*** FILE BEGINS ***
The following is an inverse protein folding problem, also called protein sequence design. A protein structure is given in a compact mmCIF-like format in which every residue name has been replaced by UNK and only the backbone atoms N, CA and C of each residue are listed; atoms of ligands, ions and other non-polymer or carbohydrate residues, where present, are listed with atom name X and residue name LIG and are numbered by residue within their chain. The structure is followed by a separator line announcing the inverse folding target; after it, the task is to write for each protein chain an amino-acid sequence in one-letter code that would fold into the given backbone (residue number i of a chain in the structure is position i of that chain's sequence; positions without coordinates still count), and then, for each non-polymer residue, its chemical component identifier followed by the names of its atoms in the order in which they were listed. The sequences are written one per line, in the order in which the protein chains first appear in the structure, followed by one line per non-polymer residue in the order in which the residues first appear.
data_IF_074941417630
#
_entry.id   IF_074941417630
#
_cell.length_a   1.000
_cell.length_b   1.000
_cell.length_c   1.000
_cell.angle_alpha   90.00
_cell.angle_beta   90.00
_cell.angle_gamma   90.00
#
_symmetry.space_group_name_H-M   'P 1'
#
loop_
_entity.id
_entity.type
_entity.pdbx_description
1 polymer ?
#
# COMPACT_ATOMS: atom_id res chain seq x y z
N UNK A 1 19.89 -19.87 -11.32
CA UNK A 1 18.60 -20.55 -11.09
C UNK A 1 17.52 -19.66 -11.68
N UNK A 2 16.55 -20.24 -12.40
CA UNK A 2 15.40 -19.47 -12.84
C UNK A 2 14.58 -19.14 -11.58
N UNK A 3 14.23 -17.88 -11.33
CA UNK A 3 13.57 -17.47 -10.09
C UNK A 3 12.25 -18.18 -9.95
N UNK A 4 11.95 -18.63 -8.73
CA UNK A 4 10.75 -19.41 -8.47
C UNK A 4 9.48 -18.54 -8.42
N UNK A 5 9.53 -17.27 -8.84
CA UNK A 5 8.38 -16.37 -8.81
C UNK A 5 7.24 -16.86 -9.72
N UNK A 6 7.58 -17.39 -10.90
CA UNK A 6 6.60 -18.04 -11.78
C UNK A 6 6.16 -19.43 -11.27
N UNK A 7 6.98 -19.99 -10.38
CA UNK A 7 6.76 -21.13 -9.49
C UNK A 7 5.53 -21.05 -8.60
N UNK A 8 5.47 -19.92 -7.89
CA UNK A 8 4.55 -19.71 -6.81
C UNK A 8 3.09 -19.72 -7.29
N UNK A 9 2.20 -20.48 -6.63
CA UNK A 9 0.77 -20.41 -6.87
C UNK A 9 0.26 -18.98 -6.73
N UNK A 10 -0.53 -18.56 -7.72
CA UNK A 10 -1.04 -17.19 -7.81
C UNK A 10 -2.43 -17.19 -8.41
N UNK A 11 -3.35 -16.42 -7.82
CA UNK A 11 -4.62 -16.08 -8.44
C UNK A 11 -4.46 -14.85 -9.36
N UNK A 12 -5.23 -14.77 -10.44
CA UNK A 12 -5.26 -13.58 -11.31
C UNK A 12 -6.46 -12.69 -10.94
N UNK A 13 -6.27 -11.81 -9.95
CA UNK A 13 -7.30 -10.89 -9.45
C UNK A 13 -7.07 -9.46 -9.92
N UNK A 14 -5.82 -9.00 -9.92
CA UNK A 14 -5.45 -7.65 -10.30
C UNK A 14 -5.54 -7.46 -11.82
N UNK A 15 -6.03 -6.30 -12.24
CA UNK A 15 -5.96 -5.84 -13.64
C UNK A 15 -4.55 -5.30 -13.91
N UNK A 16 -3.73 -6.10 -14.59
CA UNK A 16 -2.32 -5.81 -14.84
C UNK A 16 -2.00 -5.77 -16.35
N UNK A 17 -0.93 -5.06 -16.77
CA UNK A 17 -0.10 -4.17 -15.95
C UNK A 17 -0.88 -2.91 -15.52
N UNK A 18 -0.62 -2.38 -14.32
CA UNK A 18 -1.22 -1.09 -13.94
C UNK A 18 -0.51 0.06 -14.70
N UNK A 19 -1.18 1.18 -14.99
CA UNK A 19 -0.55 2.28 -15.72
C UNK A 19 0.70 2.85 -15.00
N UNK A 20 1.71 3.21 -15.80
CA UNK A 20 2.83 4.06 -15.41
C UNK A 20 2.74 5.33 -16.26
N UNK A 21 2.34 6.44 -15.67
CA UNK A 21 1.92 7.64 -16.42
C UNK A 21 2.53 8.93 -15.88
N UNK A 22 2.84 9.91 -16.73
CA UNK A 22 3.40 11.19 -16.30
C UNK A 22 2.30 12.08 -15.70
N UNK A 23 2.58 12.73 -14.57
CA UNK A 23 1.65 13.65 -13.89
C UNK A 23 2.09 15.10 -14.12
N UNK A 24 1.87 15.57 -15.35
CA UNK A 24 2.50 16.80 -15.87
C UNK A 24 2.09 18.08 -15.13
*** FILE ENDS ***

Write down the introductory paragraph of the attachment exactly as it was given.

The following is an inverse protein folding problem, also called protein sequence design. A protein structure is given in a compact mmCIF-like format in which every residue name has been replaced by UNK and only the backbone atoms N, CA and C of each residue are listed; atoms of ligands, ions and other non-polymer or carbohydrate residues, where present, are listed with atom name X and residue name LIG and are numbered by residue within their chain. The structure is followed by a separator line announcing the inverse folding target; after it, the task is to write for each protein chain an amino-acid sequence in one-letter code that would fold into the given backbone (residue number i of a chain in the structure is position i of that chain's sequence; positions without coordinates still count), and then, for each non-polymer residue, its chemical component identifier followed by the names of its atoms in the order in which they were listed. The sequences are written one per line, in the order in which the protein chains first appear in the structure, followed by one line per non-polymer residue in the order in which the residues first appear.